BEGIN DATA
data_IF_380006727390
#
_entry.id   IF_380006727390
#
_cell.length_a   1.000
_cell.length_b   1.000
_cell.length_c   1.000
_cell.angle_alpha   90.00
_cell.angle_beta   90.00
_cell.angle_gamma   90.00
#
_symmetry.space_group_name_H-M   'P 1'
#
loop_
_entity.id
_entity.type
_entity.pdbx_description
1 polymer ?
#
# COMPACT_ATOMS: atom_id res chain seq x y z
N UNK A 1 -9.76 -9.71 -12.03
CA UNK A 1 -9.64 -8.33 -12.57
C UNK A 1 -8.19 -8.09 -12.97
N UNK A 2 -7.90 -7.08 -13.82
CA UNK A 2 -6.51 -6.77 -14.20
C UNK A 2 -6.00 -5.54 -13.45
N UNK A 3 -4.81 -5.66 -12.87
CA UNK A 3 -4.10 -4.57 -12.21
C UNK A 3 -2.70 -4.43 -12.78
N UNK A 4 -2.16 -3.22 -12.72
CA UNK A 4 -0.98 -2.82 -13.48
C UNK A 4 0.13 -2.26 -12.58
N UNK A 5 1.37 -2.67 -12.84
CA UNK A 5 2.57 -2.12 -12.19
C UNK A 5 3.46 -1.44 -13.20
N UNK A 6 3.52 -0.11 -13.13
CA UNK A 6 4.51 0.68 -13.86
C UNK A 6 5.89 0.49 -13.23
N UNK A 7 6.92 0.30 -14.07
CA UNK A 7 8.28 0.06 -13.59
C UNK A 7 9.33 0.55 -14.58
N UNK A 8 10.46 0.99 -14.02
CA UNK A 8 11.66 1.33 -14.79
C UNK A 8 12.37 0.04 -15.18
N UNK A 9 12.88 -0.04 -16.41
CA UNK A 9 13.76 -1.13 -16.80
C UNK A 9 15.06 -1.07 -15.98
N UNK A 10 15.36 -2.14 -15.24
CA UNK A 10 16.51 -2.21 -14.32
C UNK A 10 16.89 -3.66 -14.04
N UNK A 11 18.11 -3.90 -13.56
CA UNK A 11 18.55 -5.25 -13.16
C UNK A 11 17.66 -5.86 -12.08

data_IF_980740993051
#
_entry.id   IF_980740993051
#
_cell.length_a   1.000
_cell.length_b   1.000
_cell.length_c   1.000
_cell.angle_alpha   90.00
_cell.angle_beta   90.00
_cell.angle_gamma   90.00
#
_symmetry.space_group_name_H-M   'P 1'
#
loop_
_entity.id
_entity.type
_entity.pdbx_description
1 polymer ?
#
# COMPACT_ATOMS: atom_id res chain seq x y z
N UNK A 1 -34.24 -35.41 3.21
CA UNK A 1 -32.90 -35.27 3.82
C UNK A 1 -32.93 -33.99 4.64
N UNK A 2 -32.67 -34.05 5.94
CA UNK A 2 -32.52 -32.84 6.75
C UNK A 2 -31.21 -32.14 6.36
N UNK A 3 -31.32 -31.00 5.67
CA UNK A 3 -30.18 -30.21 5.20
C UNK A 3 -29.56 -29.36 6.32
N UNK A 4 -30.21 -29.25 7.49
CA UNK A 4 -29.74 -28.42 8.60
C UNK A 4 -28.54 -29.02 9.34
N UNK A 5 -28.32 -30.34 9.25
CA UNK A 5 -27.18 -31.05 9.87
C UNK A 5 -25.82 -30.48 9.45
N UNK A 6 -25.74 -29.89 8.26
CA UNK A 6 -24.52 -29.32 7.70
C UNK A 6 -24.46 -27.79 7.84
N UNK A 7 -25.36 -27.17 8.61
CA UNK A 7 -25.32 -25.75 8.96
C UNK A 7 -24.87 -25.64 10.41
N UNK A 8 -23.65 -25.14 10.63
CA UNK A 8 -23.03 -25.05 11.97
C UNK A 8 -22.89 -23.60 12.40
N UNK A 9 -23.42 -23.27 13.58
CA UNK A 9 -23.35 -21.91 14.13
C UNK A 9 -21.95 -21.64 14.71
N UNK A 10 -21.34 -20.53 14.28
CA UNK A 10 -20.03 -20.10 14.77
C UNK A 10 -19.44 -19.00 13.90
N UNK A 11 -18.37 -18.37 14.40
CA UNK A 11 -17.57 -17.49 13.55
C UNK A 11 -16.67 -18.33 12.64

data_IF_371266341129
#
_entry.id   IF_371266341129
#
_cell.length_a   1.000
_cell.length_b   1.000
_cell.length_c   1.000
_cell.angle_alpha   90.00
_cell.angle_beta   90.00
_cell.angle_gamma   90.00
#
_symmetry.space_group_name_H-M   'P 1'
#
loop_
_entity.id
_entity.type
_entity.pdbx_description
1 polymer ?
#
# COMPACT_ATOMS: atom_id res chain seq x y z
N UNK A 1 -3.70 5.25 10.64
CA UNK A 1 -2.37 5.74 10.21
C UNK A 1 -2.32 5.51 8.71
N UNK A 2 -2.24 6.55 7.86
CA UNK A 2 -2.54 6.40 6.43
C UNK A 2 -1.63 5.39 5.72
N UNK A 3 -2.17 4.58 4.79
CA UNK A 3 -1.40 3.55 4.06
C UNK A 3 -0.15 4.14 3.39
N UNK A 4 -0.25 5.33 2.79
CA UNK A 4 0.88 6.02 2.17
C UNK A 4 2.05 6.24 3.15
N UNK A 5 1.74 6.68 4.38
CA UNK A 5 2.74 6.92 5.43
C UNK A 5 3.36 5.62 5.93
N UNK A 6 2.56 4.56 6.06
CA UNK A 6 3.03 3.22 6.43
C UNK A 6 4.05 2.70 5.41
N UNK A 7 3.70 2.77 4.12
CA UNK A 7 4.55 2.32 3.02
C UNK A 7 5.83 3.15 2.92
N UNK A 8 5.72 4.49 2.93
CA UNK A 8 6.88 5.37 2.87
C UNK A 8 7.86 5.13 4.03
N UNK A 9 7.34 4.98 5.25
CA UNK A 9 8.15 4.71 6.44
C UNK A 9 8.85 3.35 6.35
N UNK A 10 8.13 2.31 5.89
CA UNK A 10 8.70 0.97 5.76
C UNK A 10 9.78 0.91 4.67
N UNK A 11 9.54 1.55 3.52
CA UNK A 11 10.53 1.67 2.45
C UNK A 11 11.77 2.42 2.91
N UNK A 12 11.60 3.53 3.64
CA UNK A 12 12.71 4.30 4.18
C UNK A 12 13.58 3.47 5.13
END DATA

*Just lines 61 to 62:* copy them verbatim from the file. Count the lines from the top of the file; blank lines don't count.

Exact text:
_cell.angle_alpha   90.00
_cell.angle_beta   90.00